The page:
Foreign Policy Blogs

Cote D'Ivoire: Une autre intervention

Libyan officials aren’t the only ones seeking to defect to neighboring countries these days.  Like the Qadaffi clan in Tripoli, the regime of Cote D’Ivoire’s Laurent Gbagbo has come under international pressure as violence between the incumbent and the opposition escalates.  Top level officials, including the head of the country’s armed forces,  are apparently seeking a way out under the pressure of a second UN-approved military intervention in as many weeks.  And once again, it’s the French who are leading the charge.

The turmoil in the world’s largest cocoa producing country came to a head this week, as forces loyal to the opposition leader, Alassane Ouattara — whom the UN, African Union and international community in general recognize as the legitimate winner of a presidential poll late last year — laid siege to Abidjan, where Gbagbo and his supporters have been holed up in recent weeks, refusing to relinquish power.  French helicopter strikes,  inspired by the international intervention in Libya, gave cover to the advancing rebels.  Attacks on UN peacekeepers by Gbagbo forces provided the political cover for the world body to authorize action.

French and UN officials used similar language to justify the military intervention as in Libya, adding that France would take the lead in negotiating a way out for the president of the former French colony.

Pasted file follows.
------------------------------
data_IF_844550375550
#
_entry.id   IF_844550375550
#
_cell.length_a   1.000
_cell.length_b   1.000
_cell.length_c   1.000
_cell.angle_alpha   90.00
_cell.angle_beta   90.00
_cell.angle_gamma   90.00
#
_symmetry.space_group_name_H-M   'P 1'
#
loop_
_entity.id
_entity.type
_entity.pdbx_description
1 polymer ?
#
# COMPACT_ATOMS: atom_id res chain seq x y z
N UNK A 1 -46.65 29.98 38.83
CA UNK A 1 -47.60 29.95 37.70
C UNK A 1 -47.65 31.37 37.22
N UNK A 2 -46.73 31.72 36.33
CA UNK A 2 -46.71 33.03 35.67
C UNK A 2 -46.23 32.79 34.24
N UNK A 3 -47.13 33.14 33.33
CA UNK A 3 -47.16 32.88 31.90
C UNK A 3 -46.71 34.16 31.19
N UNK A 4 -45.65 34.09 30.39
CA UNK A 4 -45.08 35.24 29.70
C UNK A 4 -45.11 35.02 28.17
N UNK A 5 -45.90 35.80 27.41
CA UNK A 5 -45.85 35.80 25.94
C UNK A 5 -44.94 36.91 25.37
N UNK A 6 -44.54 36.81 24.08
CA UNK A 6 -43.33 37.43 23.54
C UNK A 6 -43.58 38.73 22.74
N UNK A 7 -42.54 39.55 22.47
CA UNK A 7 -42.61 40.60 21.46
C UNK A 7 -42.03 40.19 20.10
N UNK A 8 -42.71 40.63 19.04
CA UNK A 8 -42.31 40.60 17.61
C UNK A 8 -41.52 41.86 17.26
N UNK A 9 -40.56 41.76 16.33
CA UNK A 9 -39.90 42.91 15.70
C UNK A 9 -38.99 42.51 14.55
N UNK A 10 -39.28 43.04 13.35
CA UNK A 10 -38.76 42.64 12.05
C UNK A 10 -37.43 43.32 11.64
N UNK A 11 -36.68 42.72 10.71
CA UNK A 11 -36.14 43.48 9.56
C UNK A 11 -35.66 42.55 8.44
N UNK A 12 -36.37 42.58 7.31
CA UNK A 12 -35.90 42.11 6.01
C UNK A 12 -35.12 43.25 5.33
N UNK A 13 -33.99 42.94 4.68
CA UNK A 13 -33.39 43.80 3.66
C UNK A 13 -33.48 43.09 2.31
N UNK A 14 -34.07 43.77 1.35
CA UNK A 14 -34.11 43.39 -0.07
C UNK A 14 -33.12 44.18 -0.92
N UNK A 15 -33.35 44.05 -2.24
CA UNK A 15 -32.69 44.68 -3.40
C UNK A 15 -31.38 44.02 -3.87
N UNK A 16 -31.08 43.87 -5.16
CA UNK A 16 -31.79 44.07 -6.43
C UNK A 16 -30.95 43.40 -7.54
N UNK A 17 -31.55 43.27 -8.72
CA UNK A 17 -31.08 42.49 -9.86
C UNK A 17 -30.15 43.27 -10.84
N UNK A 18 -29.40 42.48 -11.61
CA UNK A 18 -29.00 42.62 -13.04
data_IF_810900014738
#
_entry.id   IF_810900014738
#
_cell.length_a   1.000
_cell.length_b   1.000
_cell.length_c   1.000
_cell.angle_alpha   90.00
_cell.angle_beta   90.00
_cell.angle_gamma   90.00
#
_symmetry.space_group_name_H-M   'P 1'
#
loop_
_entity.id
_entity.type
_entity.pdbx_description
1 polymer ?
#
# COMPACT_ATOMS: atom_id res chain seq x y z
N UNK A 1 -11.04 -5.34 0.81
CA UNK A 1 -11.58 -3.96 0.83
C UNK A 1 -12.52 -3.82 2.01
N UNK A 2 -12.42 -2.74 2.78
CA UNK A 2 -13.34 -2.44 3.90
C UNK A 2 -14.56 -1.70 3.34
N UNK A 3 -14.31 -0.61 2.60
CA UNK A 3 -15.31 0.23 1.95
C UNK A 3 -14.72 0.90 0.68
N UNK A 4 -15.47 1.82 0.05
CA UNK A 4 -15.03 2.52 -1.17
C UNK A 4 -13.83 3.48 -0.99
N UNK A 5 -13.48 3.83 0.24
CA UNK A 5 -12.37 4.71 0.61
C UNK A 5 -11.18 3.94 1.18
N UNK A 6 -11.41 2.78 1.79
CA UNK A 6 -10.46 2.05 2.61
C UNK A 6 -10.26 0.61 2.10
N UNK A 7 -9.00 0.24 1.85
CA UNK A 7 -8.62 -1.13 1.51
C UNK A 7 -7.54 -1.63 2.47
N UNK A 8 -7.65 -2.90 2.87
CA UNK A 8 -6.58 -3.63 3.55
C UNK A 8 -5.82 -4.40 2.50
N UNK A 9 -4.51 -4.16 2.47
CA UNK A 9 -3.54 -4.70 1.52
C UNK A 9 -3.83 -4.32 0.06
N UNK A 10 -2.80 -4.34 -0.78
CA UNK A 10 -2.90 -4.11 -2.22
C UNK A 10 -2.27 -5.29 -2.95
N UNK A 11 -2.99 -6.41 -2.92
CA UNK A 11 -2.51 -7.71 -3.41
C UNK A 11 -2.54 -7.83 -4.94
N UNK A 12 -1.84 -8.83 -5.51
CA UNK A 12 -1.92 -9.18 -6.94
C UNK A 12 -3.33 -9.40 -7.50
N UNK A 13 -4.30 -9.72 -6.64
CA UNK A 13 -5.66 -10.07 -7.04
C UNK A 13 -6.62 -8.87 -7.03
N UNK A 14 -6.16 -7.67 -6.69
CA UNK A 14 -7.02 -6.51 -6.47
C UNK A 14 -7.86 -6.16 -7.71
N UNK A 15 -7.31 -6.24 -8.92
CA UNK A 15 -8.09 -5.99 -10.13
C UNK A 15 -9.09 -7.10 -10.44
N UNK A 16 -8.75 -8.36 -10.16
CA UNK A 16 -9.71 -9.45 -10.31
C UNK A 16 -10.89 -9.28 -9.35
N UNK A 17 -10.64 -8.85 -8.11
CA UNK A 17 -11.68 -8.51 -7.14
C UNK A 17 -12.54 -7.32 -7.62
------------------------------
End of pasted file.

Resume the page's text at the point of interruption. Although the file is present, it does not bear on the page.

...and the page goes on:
President Obama has called for Gbagbo to step down immediately, while African Union leaders have said the problems in Cote D’Ivoire, or Ivory Coast, don’t merit international military intervention.  “Africa does not need any external influence, he said, according to a report on the Web site Expatica.  The Economic Community of West African States, or ECOWAS, called for a ” safe and dignified exit” for Gbagbo, according to VOA News.

The somewhat hasty intervention occurred not just in the wake of international intervention in Libya, but following months of failed negotiations aimed at removing Gbagbo from power, led primarily by the UN, African Union and France. It has also led many to question the direction of French foreign policy under President Nicolas Sarkozy, who has pushed France towards a more muscular role on the world stage in recent weeks, to the chagrin and puzzlement of many French, who generally oppose such military action.

It also raises questions about the role of the UN in Africa, as the world body has shied away from military action in places long torn apart by conflict, like Somalia and the Democratic Republic of Congo.

 

Author

Robert Nolan
Robert Nolan

Robert Nolan is Editor-in-Chief of New Media at the Foreign Policy Association and a writer and producer of the Great Decisions Television Series on PBS. A former Peace Corps volunteer in Zimbabwe and graduate of the Medill School of Journalism at Northwestern University, he has interviewed numerous heads of state, Nobel Prize winners, artists and musicians, and policymakers.

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